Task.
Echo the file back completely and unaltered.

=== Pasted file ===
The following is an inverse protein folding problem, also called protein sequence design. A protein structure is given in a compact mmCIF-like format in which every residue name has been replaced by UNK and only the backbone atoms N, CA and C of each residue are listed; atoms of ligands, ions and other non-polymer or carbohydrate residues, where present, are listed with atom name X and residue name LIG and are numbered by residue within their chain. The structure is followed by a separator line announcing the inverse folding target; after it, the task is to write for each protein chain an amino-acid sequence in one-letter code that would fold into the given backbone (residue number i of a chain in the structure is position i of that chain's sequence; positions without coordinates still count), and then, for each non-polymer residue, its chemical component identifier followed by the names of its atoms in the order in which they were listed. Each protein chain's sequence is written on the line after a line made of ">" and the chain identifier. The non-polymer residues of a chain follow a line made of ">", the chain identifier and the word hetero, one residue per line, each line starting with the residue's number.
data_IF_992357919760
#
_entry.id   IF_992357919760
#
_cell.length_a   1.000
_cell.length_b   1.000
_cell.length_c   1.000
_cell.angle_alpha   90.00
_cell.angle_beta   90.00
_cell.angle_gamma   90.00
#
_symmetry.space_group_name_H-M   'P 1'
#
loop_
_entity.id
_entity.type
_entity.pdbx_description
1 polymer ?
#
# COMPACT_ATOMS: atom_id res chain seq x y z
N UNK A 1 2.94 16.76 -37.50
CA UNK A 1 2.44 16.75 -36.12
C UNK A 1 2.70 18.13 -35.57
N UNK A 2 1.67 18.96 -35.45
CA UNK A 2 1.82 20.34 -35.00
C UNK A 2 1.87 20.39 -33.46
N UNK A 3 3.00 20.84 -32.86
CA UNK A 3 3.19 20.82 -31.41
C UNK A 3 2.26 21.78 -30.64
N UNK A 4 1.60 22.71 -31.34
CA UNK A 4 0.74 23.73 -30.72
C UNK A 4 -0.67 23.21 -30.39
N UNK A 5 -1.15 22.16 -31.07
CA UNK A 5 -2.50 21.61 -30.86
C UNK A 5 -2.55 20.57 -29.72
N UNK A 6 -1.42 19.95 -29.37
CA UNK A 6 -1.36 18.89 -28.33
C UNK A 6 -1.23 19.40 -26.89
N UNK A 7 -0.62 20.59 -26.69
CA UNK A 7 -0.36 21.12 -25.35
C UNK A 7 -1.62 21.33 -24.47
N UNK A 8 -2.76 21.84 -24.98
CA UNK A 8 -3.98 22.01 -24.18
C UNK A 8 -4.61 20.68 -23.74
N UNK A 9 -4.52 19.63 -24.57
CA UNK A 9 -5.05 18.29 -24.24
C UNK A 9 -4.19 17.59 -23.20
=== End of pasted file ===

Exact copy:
The following is an inverse protein folding problem, also called protein sequence design. A protein structure is given in a compact mmCIF-like format in which every residue name has been replaced by UNK and only the backbone atoms N, CA and C of each residue are listed; atoms of ligands, ions and other non-polymer or carbohydrate residues, where present, are listed with atom name X and residue name LIG and are numbered by residue within their chain. The structure is followed by a separator line announcing the inverse folding target; after it, the task is to write for each protein chain an amino-acid sequence in one-letter code that would fold into the given backbone (residue number i of a chain in the structure is position i of that chain's sequence; positions without coordinates still count), and then, for each non-polymer residue, its chemical component identifier followed by the names of its atoms in the order in which they were listed. Each protein chain's sequence is written on the line after a line made of ">" and the chain identifier. The non-polymer residues of a chain follow a line made of ">", the chain identifier and the word hetero, one residue per line, each line starting with the residue's number.
data_IF_992357919760
#
_entry.id   IF_992357919760
#
_cell.length_a   1.000
_cell.length_b   1.000
_cell.length_c   1.000
_cell.angle_alpha   90.00
_cell.angle_beta   90.00
_cell.angle_gamma   90.00
#
_symmetry.space_group_name_H-M   'P 1'
#
loop_
_entity.id
_entity.type
_entity.pdbx_description
1 polymer ?
#
# COMPACT_ATOMS: atom_id res chain seq x y z
N UNK A 1 2.94 16.76 -37.50
CA UNK A 1 2.44 16.75 -36.12
C UNK A 1 2.70 18.13 -35.57
N UNK A 2 1.67 18.96 -35.45
CA UNK A 2 1.82 20.34 -35.00
C UNK A 2 1.87 20.39 -33.46
N UNK A 3 3.00 20.84 -32.86
CA UNK A 3 3.19 20.82 -31.41
C UNK A 3 2.26 21.78 -30.64
N UNK A 4 1.60 22.71 -31.34
CA UNK A 4 0.74 23.73 -30.72
C UNK A 4 -0.67 23.21 -30.39
N UNK A 5 -1.15 22.16 -31.07
CA UNK A 5 -2.50 21.61 -30.86
C UNK A 5 -2.55 20.57 -29.72
N UNK A 6 -1.42 19.95 -29.37
CA UNK A 6 -1.36 18.89 -28.33
C UNK A 6 -1.23 19.40 -26.89
N UNK A 7 -0.62 20.59 -26.69
CA UNK A 7 -0.36 21.12 -25.35
C UNK A 7 -1.62 21.33 -24.47
N UNK A 8 -2.76 21.84 -24.98
CA UNK A 8 -3.98 22.01 -24.18
C UNK A 8 -4.61 20.68 -23.74
N UNK A 9 -4.52 19.63 -24.57
CA UNK A 9 -5.05 18.29 -24.24
C UNK A 9 -4.19 17.59 -23.20